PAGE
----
So, I am going to start with a quasi thoughtful post, but don’t always expect this. Sometimes I just might want to talk about how my five-year-old son sings Hineih Mah Tov while he uses the bathroom.
Many Jews have heard cultural Zionist Ahad Ha’am’s famous quote: “More than Jews have kept Shabbat, Shabbat has kept the Jews.” While this seems to be historically true, an article in Forward by Jane Eisner points to the fact that a 2018 poll by Pew Research Center has found that a majority of young Jews claim to have absolutely no religion at all. Some of these individuals, although non-religious, are often extremely proud to be Jews. The question has become–Who will keep Shabbat in the future?
I am going to take a confident leap and assume that I can be considered a “young Jew,” as I come in at age 33, and have a Kindergartner and another little one on the way. As Americans in general become more and more disconnected from “organized religion” (Eisner cites 22.8% as unaffiliated with religion in general), the already small number of Jews are in danger of losing the vitality of connection.
Let’s be clear. I get it. There are a lot of things going on in the modern world, and most of them take place on a small handheld device that makes bell-ringing noises at us when we don’t pay attention to it. It’s easy to write off the spiritual world when the digital universe is so easily accessible. But as I read about and experience dwindling numbers of Shabbat service-goers on Friday nights, I cannot help but think that young Jews might need to consider connecting in a profound way.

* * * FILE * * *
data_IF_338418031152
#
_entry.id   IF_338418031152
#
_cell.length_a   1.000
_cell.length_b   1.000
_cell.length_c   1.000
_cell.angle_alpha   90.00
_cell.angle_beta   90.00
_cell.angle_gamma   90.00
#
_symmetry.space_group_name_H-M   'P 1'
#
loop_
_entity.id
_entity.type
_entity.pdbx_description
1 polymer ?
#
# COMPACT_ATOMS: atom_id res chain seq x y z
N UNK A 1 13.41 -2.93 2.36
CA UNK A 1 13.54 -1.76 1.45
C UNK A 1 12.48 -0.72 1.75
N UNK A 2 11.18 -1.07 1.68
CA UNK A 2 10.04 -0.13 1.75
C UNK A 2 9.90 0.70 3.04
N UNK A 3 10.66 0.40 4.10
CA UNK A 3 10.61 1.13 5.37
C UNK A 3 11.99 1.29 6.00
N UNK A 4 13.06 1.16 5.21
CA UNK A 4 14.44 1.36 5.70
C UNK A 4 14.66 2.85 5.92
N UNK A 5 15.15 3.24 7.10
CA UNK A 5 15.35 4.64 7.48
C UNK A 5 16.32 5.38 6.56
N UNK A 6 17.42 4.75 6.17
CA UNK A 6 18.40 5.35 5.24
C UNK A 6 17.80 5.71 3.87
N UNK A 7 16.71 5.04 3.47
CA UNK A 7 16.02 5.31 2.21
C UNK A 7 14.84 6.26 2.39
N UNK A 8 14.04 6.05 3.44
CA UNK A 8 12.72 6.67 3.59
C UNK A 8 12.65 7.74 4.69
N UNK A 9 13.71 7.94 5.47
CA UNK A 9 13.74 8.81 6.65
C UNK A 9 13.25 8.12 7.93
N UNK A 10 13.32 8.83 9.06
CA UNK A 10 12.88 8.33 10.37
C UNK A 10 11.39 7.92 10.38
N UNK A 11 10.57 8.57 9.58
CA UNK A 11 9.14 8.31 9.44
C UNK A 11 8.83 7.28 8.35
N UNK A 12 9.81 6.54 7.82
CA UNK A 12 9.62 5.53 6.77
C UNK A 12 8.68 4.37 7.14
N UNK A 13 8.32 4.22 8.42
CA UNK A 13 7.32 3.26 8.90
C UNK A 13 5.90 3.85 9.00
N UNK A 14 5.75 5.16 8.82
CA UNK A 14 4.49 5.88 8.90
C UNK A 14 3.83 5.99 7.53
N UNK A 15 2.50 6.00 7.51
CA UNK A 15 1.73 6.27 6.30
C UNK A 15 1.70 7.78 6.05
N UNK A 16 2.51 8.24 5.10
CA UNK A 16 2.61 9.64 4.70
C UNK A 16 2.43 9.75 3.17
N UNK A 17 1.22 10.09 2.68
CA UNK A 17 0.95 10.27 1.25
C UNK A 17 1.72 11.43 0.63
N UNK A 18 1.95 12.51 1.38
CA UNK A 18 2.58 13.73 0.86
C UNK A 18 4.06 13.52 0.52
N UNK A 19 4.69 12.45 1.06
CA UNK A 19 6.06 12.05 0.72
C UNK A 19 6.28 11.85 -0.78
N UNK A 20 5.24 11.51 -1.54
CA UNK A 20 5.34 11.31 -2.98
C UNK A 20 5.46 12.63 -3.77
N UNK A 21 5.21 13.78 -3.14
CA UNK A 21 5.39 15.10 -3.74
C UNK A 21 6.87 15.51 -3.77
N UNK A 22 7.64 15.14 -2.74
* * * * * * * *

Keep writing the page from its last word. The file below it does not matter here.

Our temple’s rabbi first introduced me to the idea of a temple or synagogue as three things. Younger and more religiously ignorant me would have been so happy to hear this. There exists the idea of the beit tefilah, or the house of prayer. This is probably what most people think of when they reflect upon religion in general. The beit tefilah encompasses the songs we sing and the beautiful prayerful poems that are recited at a service. Many young moderns might view this as archaic and uselessly ritualistic. Unless you have truly experienced a beautiful service, I would certainly beg to differ.
Secondly, a schul can be a beit midrash, or a house of study. Even the most unaffiliated of Jews can surely find a wonderful class of interest, or even tiptoe into a Torah study session. In an age when us “young Jews” pay hundreds of thousands of dollars in student loans to study the music of The Beatles and Introduction to Buddhism (guilty!), the value of a general education is surely something that us greener folks can appreciate.
Finally, the synagogue is also a beit knesset, or house of gathering. The schul can be a place where Jews can come together to simply be…together. We can celebrate, nosh, kvell and kvetch. We can embrace life and mourn loss. The importance of human connection cannot be overstated. Face-to-face interaction is certainly a dying form of communication, but as we Jews know, what is seemingly lost can certainly be brought back to life.
To sum it up, the temple or synagogue can be a lot of things to a lot of different people. I hope that we younger Jews can find a way to utilize our schuls and keep them relevant (and actually open) as we move forward. Try out a Shabbat service on a Friday night. Maybe pick up a Hebrew for beginners book (This one helped me tremendously: Joshua Recommends This!)
Essentially, it seems that we need to keep Shabbat in some form or fashion in order to ensure that the future is secure. The next generation of children singing Hineih Mah Tov while going number 2 certainly depends on it.